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PAAB to suspend non compliant accountants

THE Public Accountants and Auditors Board (PAAB) has pledged to work with the Securities Commission of Zimbabwe (SECZ) to enforce full compliance with international standards  in financial reporting, a move  aimed  at  restoring sanity in the audit accounting profession and in the process protecting investors.

Report by Staff Writer
At the Association of Chartered Certified Accountants (ACCA) conference held  in Victoria Falls recently,  PAAB  chairman Wesley  Sibanda said as of January this year, his  organisation had resolved to suspend practising certificates for members who breached international  standards  of financial reporting, especially on non-disclosure of share price-sensitive information, to manipulate  the market.

Sibanda blamed non-disclosure of critical information on financial results of listed companies on accountants and auditors who  are reluctant to comply  with  standard practice.

“Some of the auditors and accountants are not thorough with their work and that is why there is this non-disclosure of critical information in financial statements,” said Sibanda.

“As the regulating board, we resolved this year to suspend practice licences for members breaching standard practice and this is being done to restore sanity in the profession.”

SECZ CEO Tafadzwa Chinamo said his organisation would work with PAAB  and the Zimbabwe Stock Exchange  in  reviewing all financial statements of listed companies for completeness and also enforce set  standards for practising auditors and accountants.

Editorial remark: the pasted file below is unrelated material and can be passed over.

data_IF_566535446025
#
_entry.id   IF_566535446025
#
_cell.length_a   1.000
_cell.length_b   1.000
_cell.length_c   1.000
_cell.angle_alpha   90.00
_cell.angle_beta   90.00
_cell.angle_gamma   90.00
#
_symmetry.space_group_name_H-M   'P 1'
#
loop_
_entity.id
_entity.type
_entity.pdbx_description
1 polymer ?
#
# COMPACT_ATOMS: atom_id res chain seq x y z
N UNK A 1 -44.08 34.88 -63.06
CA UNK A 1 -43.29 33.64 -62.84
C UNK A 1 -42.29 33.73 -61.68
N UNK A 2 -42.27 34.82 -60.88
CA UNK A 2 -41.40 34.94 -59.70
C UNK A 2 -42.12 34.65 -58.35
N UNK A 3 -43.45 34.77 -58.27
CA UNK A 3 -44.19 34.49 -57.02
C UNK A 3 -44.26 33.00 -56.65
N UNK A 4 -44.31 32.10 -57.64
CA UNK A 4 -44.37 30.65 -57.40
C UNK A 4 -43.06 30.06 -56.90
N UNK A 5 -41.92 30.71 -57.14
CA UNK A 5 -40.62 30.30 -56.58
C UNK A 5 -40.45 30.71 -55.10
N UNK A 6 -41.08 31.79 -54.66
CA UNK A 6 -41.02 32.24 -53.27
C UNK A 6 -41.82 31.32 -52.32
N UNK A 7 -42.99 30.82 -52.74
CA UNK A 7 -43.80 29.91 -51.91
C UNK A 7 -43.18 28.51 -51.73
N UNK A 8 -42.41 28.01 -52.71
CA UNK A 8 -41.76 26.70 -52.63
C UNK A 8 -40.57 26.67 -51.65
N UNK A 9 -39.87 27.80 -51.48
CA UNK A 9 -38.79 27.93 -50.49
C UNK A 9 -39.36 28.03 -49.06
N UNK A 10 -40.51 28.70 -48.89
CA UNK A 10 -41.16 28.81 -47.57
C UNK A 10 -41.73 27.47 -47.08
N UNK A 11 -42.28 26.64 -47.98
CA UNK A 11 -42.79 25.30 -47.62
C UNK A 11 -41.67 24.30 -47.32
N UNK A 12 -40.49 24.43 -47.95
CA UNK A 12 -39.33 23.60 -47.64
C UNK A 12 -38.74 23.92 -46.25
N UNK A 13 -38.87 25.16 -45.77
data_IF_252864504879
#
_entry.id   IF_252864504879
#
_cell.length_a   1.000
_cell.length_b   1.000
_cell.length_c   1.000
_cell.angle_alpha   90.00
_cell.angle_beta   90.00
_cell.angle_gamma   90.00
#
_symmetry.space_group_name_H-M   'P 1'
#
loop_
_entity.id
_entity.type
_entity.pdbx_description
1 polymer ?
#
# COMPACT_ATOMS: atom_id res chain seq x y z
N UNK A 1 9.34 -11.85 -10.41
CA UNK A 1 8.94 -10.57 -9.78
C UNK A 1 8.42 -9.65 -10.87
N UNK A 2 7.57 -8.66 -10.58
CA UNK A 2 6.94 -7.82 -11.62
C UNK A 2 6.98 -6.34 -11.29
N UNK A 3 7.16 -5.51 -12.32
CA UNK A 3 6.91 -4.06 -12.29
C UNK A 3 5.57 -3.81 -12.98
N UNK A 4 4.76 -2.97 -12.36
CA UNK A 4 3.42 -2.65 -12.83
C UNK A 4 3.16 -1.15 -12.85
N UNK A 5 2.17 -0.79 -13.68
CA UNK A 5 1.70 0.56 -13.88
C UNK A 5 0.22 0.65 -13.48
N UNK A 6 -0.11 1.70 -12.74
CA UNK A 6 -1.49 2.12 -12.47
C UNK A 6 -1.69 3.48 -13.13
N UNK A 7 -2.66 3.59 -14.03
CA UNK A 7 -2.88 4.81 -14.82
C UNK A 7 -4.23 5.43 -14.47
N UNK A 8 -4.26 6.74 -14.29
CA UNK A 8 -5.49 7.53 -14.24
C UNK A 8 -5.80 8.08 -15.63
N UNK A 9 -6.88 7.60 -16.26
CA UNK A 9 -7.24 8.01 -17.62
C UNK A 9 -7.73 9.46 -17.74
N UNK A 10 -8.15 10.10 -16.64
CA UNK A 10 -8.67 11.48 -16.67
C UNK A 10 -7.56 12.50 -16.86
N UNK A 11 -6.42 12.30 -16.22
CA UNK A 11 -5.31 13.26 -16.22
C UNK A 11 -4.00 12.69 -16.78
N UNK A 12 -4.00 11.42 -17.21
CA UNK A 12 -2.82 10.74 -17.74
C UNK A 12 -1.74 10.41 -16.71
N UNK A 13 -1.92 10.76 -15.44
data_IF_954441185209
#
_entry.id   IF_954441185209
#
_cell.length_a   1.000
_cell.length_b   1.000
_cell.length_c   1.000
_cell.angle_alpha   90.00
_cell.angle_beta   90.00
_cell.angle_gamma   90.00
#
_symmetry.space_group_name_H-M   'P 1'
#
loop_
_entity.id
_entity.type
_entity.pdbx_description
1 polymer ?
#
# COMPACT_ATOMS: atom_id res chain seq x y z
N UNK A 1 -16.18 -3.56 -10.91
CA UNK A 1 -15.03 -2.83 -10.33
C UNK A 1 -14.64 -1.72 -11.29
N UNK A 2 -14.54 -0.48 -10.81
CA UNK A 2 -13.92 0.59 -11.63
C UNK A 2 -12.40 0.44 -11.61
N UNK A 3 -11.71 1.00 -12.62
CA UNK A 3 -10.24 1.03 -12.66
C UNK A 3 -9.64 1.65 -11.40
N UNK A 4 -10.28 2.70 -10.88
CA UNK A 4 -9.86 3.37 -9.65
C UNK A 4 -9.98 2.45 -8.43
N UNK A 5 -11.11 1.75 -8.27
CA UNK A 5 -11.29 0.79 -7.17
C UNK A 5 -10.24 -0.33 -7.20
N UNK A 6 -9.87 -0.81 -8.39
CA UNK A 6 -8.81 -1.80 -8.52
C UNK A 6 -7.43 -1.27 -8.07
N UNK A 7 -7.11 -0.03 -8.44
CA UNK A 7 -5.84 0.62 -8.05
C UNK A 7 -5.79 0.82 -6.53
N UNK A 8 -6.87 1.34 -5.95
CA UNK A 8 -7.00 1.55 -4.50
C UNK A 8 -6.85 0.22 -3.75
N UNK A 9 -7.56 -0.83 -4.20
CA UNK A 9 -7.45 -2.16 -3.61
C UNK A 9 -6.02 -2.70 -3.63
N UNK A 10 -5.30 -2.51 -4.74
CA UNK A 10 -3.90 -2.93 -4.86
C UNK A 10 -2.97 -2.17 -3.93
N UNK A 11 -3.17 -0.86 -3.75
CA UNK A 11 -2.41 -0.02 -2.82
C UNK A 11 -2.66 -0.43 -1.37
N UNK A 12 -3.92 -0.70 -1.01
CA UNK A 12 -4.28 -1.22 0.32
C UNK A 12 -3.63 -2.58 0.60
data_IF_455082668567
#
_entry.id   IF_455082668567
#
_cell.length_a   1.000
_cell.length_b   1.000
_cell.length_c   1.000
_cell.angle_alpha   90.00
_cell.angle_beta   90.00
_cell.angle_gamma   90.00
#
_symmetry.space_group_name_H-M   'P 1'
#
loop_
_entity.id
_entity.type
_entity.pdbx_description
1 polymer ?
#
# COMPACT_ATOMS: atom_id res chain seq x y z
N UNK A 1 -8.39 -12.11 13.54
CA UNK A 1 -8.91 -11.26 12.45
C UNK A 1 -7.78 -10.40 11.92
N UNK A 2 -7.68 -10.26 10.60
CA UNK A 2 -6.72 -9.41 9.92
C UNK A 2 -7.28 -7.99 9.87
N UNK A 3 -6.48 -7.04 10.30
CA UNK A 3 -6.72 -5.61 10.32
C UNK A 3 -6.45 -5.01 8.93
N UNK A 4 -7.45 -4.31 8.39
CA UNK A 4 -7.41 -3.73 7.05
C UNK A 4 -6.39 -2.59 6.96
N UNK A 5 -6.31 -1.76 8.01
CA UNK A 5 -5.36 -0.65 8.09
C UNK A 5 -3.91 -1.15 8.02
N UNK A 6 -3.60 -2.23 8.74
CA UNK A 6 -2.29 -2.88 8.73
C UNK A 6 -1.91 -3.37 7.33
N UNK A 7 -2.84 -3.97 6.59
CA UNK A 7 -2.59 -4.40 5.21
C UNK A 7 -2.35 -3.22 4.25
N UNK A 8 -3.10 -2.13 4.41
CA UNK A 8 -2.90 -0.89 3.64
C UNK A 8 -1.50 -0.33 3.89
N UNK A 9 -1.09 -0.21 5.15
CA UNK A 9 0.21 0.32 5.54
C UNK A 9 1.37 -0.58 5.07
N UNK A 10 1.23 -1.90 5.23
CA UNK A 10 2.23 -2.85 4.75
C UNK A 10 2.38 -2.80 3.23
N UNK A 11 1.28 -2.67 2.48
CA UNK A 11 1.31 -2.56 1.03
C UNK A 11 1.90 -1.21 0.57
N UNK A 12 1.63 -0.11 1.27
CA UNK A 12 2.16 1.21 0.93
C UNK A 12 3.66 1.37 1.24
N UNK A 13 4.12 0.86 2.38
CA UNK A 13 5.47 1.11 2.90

Listed companies continue to breach standard practice in reporting financial results as critical information sensitive to share price is undisclosed, which Chinamo said compromises the share price discovery mechanism.

Chinamo said most listed companies were now owner-managed and this reduced board effectiveness as iinformation could be ‘managed’ to retain control while the interests of minority shareholders were overlooked, exposing the company to a greater risk of collapse.

“Companies just do not collapse. It takes a series of events which if properly disclosed, can enable investors intervene to save the company,” said Chinamo.
He said listed companies were neglected to include an auditor’s opinion in their financial results and this raised more doubts on the authenticity of the information.

The Securities Act, ZSE listing rules and the Companies Act have been blamed for having too many loopholes and being outdated.

Chinamo, however, said amendments to the Securities Act would address these problems.

He added the new law would not limit SEC only to licences but would also set national standards on corporate governance for listed companies.
This, he said, would go a long way towards protecting investors, promoting market integrity and preventing market manipulation.

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